Green Rural Construction: Project Visit to Zero House

By: Siqi Chen

Specialist, FII China

On March 11, the FII China team visited Ling She (or “Zero House” in English) located in Banbidian village in the suburbs of Beijing. The project was completed in 2019 with a floor area of 402.34 square meters. Through reconstruction of a rural residential house, the project was designed to improve the living environment and achieve energy self-sufficiency. Zero House is the first nearly zero energy building certified by the National Technical Standards for Nearly Zero Energy Building (GB/T51350-2019) in China. The visit was organized in partnership with China Society of Building Materials Industry Economy (CSBMIE), a key advisor to the Ministry of Industry and Information Technology (MIIT) in the building materials sector. During the visit, FII China met with the team that designed Zero House, which was led by Dr. Ren Jun from Tianjin Tianyou Architectural Design.

To achieve net zero energy, the house employs passive strategies to minimize energy usage, utilizing solar radiation, a super thermal insulation envelope, air tight units and a thermal-bridge-free design to control the demand for heating in winter. With a courtyard that divides the building into three parts, the air-tightness units connect with the passive house and stairwell wind tower to enhance heat absorption in winter and guide the natural ventilation in transitional seasons. The house uses multiple forms of solar energy including photovoltaic tiles and colored photovoltaic films to provide power for the building.

To explore zero energy techniques in different structures, the house adopts three different structures including the original brick-wood structure, the composite model comprising of a light steel system with OSB board, and the wood frame structure built with Canadian SPF.

As a research project overseen by the Beijing Municipal Science and Technology Commission, Zero House is an example of energy-efficient rural residential buildings. In addition to Zero House, the village is the focus of a series of smart renovations and on-going pilot projects organized in collaboration with universities in the Beijing-Tianjin-Hebei Region, such as the solar panel road that can power streetlamps and EV charging piles. Through digital and green transformation, the stakeholders hope to improve living conditions for local residents, and attract young entrepreneurs to bring a new vitality to the area.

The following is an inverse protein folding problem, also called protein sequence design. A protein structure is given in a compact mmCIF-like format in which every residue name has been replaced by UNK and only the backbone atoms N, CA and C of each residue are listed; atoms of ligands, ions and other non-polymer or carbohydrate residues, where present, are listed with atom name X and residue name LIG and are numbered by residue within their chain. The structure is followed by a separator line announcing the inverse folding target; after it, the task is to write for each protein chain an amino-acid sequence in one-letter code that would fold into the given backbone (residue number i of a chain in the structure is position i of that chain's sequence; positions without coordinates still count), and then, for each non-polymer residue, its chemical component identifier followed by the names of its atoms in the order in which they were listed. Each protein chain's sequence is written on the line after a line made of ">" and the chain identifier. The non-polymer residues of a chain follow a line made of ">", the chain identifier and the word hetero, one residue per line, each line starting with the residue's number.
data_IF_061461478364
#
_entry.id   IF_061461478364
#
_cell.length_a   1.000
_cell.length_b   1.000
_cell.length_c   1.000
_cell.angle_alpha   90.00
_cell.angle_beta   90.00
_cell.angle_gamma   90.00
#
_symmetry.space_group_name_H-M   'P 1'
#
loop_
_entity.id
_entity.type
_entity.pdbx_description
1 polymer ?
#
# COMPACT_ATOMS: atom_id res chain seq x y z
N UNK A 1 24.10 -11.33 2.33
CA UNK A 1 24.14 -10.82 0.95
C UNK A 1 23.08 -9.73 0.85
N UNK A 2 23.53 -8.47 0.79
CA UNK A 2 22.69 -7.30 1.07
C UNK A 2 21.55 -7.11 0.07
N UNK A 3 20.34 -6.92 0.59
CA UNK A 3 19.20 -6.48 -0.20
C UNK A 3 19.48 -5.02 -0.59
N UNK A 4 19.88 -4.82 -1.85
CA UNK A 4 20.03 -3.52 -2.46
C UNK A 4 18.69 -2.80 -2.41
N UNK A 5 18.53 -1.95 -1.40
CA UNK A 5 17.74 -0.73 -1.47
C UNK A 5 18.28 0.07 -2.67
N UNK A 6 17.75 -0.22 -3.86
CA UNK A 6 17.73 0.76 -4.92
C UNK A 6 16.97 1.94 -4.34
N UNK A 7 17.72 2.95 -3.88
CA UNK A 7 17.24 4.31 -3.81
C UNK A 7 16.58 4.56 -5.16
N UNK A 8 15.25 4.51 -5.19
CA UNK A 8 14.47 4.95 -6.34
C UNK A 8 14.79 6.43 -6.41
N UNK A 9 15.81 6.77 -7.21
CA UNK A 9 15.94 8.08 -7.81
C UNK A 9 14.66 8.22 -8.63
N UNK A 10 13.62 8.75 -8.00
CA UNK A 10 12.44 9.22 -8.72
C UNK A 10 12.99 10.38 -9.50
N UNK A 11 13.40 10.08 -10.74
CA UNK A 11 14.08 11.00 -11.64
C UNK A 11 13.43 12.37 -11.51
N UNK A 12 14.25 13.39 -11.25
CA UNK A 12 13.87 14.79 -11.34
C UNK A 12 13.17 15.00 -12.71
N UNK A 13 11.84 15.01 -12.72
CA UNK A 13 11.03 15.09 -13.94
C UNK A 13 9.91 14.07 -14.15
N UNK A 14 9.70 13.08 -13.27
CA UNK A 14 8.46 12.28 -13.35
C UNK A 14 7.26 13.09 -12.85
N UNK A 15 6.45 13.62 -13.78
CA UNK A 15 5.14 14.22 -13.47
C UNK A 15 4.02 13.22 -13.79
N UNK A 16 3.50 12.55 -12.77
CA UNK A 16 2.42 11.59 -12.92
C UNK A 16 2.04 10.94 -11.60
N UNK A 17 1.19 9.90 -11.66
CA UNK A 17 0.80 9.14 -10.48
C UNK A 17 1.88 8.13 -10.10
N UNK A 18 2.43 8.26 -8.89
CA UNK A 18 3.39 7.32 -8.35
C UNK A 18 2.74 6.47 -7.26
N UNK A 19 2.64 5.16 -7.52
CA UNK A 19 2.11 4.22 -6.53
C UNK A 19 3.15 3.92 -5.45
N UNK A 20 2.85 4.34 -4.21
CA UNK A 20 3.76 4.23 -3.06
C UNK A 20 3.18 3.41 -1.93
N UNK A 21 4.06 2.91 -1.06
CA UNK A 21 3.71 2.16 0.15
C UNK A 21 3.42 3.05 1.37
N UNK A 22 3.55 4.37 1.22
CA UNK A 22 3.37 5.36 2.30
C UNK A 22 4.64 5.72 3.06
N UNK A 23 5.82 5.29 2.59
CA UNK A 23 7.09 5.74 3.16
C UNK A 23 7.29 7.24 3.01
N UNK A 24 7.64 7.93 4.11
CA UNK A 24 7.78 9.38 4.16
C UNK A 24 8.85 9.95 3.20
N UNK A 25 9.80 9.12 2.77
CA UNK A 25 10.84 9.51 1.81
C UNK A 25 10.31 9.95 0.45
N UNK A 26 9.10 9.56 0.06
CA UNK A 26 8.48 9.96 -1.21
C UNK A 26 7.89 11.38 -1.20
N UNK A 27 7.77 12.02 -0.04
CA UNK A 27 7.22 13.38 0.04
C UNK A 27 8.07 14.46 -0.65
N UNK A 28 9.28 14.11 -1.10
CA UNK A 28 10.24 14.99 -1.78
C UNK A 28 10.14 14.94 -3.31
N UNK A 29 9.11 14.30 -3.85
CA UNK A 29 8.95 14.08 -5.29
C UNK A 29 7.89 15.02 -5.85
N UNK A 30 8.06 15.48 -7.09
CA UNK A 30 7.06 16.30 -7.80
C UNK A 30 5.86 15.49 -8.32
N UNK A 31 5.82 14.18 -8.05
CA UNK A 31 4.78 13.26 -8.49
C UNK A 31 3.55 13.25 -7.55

Green development is an essential part of rural revitalization, a national strategy China has developed to improve rural areas. The Strategic Plan for Rural Revitalization (2018-2022) outlined priority areas to improve the aesthetics of buildings, and the ecological living environment for rural villages, with clean and healthy ecosystems. Earlier this year, the Ministry of Housing and Urban-Rural Development (MOHURD) also announced that the plan to reach a carbon peak for urban and rural construction will be released soon.

In rural areas, MOHURD set a new direction for building green and low-carbon villages, outlining key tasks such as the construction of low-carbon residential buildings and increasing the use of renewable energy sources. In this regard, Zero House is a good example of a green and low-carbon rural house. In addition, by integrating passive and active energy saving technologies, the project demonstrates a systematic approach to energy-efficiency, which offers a good reference for potential demonstration projects in China that can showcase low-carbon building solutions from Canada.

During the visit, a seminar was held to exchange ideas on opportunities for green and low-carbon construction in rural areas. FII China will continue to work with CSBMIE to engage with MIIT through an upcoming series of activities and events that will promote green building materials in pilot projects for rural areas of a number of different provinces in China. Wood building materials are expected to have a bigger role to play in rural China as green development and carbon neutrality targets drive a growing demand for green solutions.